He saw himself through the eyes of a six-year old as images shifted like a television set to an unclear station. Again, Nicholas Delaney was a well-groomed six years old in a strange room facing a familiar yet unfamiliar girl of 12. Her name was like a word deleted from his mental encyclopedia, he was only aware that he should know her and that she was important.
The girl’s face was pale white framed in charcoal colored hair, which lay straight down like licorice. She wore a black blazer over a white shirt and black skirt. An “A” was on the blazer. As their eyes met Nicholas’ eyes shattered like glass. Her face drooped in sadness and the room slowly began fading into a bland light.
Near the girl seated on an old Oak-made chair was an emerald-eyed plush bear. It was big, nearly as big as Nicholas, and its fur was a tan color. The girl rested her hand on the bear’s paw, murmuring words the boy did not understand and it slowly ascended into the air and floated to Nicholas.
Nicholas felt no amazement; it was like he’d seen her do this a hundred times before. He only felt a twinge of envy, wishing he were blessed like, like her.
“I won’t forget you,” she whispered in a solemn promise and his heart palpitated. “I will see you again.” The bear floated into his arms as she faded with her words into the bland light, which soon became darkness. Nicholas’ insides ached with a grave sadness as though someone important was snatched from his life and his memory of her vacuumed away.
Nicholas’ child-self began to fade as the bear hugged him. His eyes popped open and consciousness slowly overtook his sleepy brain. For a moment he just lay there, his eyes rolled toward the bear that sat on a chair in the corner of his room. Its eyes had a glow that slowly faded into artificial brown eyes.
Music played from the alarm-clock radio on the nearby table. He reached over and slapped the off button. Then, turned on the lamp by it. He sat up in bed and looked around the box-like room and thought of his ever nearing 21st birthday, just a few more days. He wondered if it was time to get his own apartment.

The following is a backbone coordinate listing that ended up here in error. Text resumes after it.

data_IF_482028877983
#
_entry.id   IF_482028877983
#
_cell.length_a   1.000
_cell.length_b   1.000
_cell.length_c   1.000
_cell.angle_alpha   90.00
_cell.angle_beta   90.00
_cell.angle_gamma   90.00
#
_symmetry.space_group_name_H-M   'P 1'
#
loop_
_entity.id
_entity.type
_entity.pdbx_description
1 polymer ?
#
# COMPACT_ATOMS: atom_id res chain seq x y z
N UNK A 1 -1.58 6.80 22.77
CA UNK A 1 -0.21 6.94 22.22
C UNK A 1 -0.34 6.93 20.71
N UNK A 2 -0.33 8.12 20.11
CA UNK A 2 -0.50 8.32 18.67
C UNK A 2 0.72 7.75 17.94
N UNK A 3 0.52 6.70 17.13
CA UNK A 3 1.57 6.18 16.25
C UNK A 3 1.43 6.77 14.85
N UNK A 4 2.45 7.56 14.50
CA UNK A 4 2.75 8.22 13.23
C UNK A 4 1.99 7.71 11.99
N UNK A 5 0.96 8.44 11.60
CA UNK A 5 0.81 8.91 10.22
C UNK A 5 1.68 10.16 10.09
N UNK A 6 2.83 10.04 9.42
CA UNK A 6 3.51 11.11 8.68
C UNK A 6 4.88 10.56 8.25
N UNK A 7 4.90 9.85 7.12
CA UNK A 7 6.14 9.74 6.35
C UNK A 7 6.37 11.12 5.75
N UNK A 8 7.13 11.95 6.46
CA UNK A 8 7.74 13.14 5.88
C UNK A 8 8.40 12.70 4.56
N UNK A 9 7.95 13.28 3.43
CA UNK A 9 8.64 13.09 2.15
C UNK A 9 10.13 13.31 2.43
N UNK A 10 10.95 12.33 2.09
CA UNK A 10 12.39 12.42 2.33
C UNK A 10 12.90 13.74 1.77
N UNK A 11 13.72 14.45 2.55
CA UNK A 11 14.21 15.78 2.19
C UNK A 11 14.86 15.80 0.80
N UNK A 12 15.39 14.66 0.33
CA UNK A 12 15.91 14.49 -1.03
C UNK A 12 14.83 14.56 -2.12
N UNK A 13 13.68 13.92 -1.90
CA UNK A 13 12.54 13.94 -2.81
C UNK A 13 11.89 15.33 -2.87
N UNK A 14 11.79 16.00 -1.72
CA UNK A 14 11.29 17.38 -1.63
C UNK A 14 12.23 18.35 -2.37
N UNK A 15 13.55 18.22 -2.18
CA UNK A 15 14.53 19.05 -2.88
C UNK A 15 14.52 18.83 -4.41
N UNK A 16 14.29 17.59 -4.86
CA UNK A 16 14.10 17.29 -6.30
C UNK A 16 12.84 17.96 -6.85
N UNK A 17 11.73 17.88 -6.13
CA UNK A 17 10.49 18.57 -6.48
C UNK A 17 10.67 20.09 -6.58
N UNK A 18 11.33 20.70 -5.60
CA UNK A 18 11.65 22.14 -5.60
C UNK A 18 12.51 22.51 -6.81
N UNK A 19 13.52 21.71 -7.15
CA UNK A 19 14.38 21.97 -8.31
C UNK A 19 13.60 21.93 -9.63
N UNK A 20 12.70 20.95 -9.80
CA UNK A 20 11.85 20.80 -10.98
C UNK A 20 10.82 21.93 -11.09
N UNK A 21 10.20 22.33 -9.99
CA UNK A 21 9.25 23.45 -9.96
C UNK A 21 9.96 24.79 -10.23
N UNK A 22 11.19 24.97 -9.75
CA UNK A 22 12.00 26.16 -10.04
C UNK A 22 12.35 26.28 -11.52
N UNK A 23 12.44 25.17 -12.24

His room contained few things, a dresser near the closet. On the closet door a poster of his favorite rock/pop star, “Karina” a leggy blonde with flashing lights behind her.
A wiry young man, Nicholas liked athletics, participating more than watching. His favorite sport was volleyball, and he frequented the local gym.
Nicholas’ bed was by the window; he could just sit up and look outside when he felt like it. A thing he enjoyed. The walls were light blue in color. He looked outside at the neatly trimmed yard and old doghouse –the pug-faced little mutt, had died seven months ago – old age.
After closing the venetian blinds, he got up to get dressed. He considered what to wear and finally decided on Navy blue slacks, an auburn colored buttoned shirt, black socks and tan sneakers. He looked to the nearby bear; Nicholas remembered his father bought it for him as a sixth birthday present.
The tingling smell of apple-cinnamon oatmeal wafted up from the kitchen. Nicholas stroked the bear’s head, “Good morning Buster.” He stepped from his room, across the hall was his younger brother’s room; down the hall was a bathroom, the other end a staircase that wound down to the livingroom. Corby was already downstairs, his door hung open and room empty.